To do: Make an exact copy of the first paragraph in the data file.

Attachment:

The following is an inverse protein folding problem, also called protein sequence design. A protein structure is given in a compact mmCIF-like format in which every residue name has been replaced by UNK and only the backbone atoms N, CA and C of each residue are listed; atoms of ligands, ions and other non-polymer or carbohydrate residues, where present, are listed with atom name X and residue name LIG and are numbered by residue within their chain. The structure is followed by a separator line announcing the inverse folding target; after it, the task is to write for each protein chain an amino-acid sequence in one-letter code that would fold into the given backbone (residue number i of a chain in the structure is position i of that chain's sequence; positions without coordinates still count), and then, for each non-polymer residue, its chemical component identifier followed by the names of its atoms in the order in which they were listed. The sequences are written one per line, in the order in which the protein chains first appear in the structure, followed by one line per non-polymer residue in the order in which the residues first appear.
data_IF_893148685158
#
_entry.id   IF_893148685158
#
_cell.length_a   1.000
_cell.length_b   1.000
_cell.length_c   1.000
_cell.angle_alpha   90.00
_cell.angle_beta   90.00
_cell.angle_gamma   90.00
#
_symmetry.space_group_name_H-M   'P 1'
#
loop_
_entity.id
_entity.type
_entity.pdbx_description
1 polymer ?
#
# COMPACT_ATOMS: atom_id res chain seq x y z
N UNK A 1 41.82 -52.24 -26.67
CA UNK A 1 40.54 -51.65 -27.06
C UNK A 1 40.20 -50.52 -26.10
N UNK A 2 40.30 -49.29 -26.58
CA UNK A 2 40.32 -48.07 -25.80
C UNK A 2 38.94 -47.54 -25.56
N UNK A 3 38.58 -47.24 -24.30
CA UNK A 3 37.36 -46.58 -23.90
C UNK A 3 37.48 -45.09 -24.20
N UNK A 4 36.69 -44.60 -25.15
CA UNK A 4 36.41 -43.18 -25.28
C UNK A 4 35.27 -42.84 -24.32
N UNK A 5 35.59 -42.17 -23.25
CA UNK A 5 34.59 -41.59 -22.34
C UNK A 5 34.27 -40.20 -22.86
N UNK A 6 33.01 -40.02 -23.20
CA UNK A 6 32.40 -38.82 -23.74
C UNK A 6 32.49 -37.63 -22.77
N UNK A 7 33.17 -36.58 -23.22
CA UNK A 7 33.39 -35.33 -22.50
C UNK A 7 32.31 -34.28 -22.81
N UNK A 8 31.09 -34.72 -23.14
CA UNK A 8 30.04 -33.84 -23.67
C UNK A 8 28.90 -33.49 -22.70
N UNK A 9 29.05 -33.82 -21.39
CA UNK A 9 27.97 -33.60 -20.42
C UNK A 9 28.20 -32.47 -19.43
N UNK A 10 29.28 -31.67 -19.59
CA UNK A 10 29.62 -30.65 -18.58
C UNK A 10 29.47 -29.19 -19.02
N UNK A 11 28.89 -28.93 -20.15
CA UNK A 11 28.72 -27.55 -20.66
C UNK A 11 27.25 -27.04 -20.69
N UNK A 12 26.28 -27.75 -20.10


The following is an inverse protein folding problem, also called protein sequence design. A protein structure is given in a compact mmCIF-like format in which every residue name has been replaced by UNK and only the backbone atoms N, CA and C of each residue are listed; atoms of ligands, ions and other non-polymer or carbohydrate residues, where present, are listed with atom name X and residue name LIG and are numbered by residue within their chain. The structure is followed by a separator line announcing the inverse folding target; after it, the task is to write for each protein chain an amino-acid sequence in one-letter code that would fold into the given backbone (residue number i of a chain in the structure is position i of that chain's sequence; positions without coordinates still count), and then, for each non-polymer residue, its chemical component identifier followed by the names of its atoms in the order in which they were listed. The sequences are written one per line, in the order in which the protein chains first appear in the structure, followed by one line per non-polymer residue in the order in which the residues first appear.